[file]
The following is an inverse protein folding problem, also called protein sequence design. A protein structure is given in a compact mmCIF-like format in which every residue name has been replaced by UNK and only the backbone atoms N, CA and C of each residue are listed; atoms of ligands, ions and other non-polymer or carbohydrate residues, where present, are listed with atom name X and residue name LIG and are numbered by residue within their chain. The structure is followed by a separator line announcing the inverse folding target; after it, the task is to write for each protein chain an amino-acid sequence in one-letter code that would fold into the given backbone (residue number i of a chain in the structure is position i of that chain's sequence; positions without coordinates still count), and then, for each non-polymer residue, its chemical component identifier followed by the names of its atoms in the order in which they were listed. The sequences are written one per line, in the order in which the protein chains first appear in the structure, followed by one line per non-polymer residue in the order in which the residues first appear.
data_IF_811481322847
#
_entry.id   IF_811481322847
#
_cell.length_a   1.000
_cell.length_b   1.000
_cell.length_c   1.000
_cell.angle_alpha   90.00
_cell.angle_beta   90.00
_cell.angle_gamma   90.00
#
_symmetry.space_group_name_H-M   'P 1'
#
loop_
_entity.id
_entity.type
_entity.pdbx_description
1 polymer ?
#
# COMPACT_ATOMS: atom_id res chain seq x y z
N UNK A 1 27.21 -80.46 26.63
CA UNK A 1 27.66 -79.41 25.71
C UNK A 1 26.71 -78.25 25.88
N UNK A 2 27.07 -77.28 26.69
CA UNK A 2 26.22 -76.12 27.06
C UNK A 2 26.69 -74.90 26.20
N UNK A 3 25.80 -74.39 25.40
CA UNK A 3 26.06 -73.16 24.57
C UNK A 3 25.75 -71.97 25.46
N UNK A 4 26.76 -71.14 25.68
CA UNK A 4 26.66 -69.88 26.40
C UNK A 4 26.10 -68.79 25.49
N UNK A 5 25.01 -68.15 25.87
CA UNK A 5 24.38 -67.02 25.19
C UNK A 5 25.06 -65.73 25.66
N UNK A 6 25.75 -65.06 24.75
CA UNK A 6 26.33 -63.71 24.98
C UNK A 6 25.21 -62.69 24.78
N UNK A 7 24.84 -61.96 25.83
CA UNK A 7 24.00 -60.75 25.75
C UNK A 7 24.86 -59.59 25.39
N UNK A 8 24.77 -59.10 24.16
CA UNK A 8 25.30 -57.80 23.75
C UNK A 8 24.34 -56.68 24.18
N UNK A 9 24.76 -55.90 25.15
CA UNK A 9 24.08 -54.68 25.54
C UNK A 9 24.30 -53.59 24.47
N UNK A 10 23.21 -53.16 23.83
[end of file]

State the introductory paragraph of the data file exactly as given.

The following is an inverse protein folding problem, also called protein sequence design. A protein structure is given in a compact mmCIF-like format in which every residue name has been replaced by UNK and only the backbone atoms N, CA and C of each residue are listed; atoms of ligands, ions and other non-polymer or carbohydrate residues, where present, are listed with atom name X and residue name LIG and are numbered by residue within their chain. The structure is followed by a separator line announcing the inverse folding target; after it, the task is to write for each protein chain an amino-acid sequence in one-letter code that would fold into the given backbone (residue number i of a chain in the structure is position i of that chain's sequence; positions without coordinates still count), and then, for each non-polymer residue, its chemical component identifier followed by the names of its atoms in the order in which they were listed. The sequences are written one per line, in the order in which the protein chains first appear in the structure, followed by one line per non-polymer residue in the order in which the residues first appear.